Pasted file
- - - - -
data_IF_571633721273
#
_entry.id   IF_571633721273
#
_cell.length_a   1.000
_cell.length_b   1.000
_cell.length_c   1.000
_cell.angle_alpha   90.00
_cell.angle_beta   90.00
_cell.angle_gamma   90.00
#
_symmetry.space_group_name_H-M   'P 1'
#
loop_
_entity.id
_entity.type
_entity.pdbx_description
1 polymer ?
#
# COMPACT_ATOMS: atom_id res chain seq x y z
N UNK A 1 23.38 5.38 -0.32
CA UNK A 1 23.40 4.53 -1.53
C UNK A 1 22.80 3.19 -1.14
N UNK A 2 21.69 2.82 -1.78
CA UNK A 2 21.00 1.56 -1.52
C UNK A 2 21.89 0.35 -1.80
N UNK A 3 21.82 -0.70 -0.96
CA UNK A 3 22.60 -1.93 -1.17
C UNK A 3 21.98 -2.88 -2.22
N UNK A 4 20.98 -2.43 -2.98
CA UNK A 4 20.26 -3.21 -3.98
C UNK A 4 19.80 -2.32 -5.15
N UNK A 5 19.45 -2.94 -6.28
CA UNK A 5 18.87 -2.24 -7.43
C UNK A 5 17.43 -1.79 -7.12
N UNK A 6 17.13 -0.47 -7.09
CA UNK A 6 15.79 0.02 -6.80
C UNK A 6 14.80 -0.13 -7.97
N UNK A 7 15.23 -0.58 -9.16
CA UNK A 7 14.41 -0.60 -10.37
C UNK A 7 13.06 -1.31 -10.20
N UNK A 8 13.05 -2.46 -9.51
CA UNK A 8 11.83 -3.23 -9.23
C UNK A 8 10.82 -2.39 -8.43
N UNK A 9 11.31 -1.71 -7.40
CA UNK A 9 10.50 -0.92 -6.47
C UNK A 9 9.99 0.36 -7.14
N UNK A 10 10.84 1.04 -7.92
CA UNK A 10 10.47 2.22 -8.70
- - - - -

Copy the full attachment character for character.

data_IF_571633721273
#
_entry.id   IF_571633721273
#
_cell.length_a   1.000
_cell.length_b   1.000
_cell.length_c   1.000
_cell.angle_alpha   90.00
_cell.angle_beta   90.00
_cell.angle_gamma   90.00
#
_symmetry.space_group_name_H-M   'P 1'
#
loop_
_entity.id
_entity.type
_entity.pdbx_description
1 polymer ?
#
# COMPACT_ATOMS: atom_id res chain seq x y z
N UNK A 1 23.38 5.38 -0.32
CA UNK A 1 23.40 4.53 -1.53
C UNK A 1 22.80 3.19 -1.14
N UNK A 2 21.69 2.82 -1.78
CA UNK A 2 21.00 1.56 -1.52
C UNK A 2 21.89 0.35 -1.80
N UNK A 3 21.82 -0.70 -0.96
CA UNK A 3 22.60 -1.93 -1.17
C UNK A 3 21.98 -2.88 -2.22
N UNK A 4 20.98 -2.43 -2.98
CA UNK A 4 20.26 -3.21 -3.98
C UNK A 4 19.80 -2.32 -5.15
N UNK A 5 19.45 -2.94 -6.28
CA UNK A 5 18.87 -2.24 -7.43
C UNK A 5 17.43 -1.79 -7.12
N UNK A 6 17.13 -0.47 -7.09
CA UNK A 6 15.79 0.02 -6.80
C UNK A 6 14.80 -0.13 -7.97
N UNK A 7 15.23 -0.58 -9.16
CA UNK A 7 14.41 -0.60 -10.37
C UNK A 7 13.06 -1.31 -10.20
N UNK A 8 13.05 -2.46 -9.51
CA UNK A 8 11.83 -3.23 -9.23
C UNK A 8 10.82 -2.39 -8.43
N UNK A 9 11.31 -1.71 -7.40
CA UNK A 9 10.50 -0.92 -6.47
C UNK A 9 9.99 0.36 -7.14
N UNK A 10 10.84 1.04 -7.92
CA UNK A 10 10.47 2.22 -8.70